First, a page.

Ohio Changing How It Reports COVID-19 Deaths After Massive Undercount
The Ohio Department of Health says it's retiring the outdated reporting system that led to the undercount of more than 4,200 COVID-19 deaths in Ohio.
Ohio Department of Health director Stephanie McCloud says the agency has been manually counting COVID deaths through a reconciliation process so they could get those numbers out to the public faster, providing a real-time death toll from the pandemic.
But McCloud says that process was fraught with human error – most notably a breakdown that led to a massive adjustment in Ohio's death count.
Starting Tuesday, McCloud says the agency will rely on death certificates after they have been reviewed and coded by the CDC, a slower but more accurate system.
“It’s very reliable. It will be automated," McCloud says. "It will have quality assurance checks on that automated process but it will be somewhat delayed."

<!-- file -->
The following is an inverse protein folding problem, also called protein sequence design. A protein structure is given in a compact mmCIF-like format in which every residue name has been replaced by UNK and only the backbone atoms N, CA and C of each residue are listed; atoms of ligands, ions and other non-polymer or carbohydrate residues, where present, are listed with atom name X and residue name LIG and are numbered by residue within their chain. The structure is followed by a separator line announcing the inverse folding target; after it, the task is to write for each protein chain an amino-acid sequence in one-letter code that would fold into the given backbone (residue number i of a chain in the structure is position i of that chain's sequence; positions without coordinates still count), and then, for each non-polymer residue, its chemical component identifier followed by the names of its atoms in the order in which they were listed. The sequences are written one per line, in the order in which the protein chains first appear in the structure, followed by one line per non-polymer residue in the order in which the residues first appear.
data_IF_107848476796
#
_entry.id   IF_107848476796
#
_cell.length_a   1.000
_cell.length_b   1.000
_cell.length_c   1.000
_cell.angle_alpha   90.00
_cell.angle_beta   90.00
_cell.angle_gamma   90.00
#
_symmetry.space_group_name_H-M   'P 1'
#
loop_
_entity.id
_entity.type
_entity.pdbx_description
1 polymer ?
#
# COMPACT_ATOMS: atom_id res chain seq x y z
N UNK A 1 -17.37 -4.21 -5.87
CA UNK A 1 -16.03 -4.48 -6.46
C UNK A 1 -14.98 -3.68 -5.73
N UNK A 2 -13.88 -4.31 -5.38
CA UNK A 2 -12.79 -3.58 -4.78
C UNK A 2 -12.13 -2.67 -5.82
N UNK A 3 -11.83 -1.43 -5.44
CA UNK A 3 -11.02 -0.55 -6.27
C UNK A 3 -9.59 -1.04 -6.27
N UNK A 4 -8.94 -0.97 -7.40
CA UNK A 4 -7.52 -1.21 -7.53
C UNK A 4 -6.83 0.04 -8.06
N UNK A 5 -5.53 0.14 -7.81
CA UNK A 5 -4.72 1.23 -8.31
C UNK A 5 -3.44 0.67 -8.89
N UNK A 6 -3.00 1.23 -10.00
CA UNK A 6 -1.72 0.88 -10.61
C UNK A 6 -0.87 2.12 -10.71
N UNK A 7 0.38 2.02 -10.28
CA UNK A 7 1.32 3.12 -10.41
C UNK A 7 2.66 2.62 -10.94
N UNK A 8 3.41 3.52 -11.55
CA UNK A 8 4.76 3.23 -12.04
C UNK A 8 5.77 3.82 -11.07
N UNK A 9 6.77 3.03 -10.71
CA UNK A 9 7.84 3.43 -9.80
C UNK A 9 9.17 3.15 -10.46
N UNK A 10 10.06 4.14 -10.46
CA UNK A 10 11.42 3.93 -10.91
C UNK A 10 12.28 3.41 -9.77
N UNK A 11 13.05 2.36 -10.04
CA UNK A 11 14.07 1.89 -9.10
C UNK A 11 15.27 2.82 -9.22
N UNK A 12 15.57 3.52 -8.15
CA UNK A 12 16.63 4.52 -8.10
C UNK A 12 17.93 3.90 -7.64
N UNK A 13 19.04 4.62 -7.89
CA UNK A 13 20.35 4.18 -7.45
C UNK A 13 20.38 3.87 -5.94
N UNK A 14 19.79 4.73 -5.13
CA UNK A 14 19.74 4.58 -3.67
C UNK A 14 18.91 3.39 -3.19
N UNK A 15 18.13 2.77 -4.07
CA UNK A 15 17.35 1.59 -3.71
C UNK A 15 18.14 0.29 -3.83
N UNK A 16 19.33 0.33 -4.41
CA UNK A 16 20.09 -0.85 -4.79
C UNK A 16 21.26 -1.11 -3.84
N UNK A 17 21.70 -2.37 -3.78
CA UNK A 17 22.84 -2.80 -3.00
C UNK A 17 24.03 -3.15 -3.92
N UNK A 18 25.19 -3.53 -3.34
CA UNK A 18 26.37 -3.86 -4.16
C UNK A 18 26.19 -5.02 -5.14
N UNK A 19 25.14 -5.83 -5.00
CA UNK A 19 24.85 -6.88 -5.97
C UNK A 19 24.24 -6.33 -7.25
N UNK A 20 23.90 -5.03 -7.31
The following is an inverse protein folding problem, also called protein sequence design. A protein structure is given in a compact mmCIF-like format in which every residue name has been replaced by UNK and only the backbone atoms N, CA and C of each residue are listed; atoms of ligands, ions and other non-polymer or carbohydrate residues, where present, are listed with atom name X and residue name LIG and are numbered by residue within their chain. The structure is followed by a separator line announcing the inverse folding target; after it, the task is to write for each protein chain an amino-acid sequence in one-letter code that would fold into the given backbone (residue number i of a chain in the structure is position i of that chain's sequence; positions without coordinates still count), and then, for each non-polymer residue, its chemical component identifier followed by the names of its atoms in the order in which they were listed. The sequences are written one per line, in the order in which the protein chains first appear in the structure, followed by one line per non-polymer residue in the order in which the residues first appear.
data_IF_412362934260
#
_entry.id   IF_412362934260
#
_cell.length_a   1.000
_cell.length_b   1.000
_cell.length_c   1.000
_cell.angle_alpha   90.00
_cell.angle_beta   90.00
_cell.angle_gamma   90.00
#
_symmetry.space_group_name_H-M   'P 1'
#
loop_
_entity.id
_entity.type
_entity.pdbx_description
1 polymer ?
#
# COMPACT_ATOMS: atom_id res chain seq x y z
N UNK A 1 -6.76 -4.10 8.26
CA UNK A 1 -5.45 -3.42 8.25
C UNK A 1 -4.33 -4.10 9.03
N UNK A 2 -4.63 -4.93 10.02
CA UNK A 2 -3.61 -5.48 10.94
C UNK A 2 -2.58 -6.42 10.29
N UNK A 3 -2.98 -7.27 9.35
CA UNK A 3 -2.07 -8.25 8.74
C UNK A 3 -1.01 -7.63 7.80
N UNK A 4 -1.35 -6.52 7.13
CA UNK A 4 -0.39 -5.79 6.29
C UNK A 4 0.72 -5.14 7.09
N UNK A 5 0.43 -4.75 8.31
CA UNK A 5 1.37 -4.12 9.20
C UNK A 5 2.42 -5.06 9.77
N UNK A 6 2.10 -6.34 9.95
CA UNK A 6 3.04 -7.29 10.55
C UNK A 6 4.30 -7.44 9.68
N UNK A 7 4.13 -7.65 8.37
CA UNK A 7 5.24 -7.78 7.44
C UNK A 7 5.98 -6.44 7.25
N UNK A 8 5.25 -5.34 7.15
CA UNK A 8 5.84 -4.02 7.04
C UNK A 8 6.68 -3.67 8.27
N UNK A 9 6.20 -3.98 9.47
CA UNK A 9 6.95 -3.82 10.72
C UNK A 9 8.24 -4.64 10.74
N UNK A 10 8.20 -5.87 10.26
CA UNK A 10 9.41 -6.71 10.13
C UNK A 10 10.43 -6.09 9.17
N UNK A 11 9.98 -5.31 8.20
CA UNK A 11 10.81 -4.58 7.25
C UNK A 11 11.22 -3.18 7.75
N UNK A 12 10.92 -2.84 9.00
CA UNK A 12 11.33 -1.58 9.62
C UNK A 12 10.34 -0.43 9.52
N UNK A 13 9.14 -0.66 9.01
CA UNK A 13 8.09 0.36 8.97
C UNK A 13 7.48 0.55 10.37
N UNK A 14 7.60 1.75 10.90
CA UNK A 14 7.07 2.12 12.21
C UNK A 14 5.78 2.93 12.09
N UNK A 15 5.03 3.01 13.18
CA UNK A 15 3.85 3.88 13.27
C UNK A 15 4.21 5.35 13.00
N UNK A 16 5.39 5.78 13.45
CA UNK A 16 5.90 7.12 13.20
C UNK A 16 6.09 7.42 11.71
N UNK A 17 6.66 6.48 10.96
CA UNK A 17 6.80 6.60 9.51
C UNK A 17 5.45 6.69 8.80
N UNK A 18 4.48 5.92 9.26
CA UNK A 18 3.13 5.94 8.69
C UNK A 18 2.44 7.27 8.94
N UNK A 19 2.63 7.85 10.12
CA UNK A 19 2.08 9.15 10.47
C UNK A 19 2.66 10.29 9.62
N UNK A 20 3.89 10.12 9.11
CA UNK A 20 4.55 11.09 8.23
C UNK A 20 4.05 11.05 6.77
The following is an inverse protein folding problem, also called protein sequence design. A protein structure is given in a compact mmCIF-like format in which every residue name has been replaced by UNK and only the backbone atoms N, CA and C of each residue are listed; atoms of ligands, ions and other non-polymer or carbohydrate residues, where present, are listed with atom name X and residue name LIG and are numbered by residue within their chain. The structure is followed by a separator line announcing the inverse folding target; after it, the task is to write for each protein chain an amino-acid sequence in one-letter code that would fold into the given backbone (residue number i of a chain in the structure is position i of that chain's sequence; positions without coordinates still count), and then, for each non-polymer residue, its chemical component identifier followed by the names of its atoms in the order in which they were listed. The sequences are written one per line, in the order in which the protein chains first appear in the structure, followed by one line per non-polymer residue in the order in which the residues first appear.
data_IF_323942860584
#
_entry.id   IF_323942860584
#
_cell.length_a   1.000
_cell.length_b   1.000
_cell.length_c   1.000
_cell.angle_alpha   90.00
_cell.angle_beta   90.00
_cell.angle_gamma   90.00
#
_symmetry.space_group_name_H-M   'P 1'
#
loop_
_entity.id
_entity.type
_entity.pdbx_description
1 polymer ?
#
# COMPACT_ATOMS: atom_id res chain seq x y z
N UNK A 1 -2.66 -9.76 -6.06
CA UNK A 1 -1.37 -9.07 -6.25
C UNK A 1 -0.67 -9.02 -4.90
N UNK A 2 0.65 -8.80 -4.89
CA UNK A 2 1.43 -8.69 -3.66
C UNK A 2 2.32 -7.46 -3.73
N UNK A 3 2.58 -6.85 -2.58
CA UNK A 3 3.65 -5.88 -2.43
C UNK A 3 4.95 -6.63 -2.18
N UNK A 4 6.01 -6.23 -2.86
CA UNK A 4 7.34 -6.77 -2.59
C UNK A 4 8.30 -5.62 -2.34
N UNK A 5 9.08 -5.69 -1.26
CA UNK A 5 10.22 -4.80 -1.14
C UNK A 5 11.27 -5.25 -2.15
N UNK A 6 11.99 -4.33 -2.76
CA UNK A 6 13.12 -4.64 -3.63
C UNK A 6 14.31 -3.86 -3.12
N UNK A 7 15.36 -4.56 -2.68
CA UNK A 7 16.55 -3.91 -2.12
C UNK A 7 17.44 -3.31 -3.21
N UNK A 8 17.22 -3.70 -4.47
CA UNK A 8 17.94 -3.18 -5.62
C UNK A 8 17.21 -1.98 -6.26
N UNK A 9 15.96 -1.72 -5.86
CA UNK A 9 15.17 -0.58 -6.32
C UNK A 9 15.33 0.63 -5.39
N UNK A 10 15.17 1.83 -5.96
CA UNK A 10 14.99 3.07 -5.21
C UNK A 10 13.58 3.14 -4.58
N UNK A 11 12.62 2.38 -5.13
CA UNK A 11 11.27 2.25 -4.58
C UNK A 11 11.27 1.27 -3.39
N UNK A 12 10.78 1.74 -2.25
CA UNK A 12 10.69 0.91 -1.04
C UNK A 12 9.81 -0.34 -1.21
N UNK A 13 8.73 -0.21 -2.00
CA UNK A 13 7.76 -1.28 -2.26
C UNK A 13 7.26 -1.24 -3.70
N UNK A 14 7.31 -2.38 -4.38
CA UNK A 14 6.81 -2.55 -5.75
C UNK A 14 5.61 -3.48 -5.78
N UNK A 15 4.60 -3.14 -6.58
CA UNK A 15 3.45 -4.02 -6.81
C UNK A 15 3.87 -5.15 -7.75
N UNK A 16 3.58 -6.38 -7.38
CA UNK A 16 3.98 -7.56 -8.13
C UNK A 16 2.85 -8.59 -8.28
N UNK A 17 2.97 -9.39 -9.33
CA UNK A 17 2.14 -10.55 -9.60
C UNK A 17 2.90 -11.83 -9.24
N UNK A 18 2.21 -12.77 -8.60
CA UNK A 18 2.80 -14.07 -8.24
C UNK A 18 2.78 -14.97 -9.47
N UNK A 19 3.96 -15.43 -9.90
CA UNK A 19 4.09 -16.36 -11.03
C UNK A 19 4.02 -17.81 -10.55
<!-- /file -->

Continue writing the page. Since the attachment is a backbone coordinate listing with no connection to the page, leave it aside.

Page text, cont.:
Dr. Bruce Vanderhoff, the state's chief medical officer, used a diagram to explain the current reconciliation process, which involved the agency's employees taking steps to speed up the reporting of the death numbers.
McCloud says as a result of the new process, the death total will temporarily go down while the agency waits for death certificates to backfill the numbers. It will also stop reporting "probable" COVID-19 deaths, and will update totals just twice a week as it receives the CDC data.
On Tuesday, the health department listed 16,750 verified deaths from COVID-19.
McCloud says she doesn’t know how much the system changes will cost.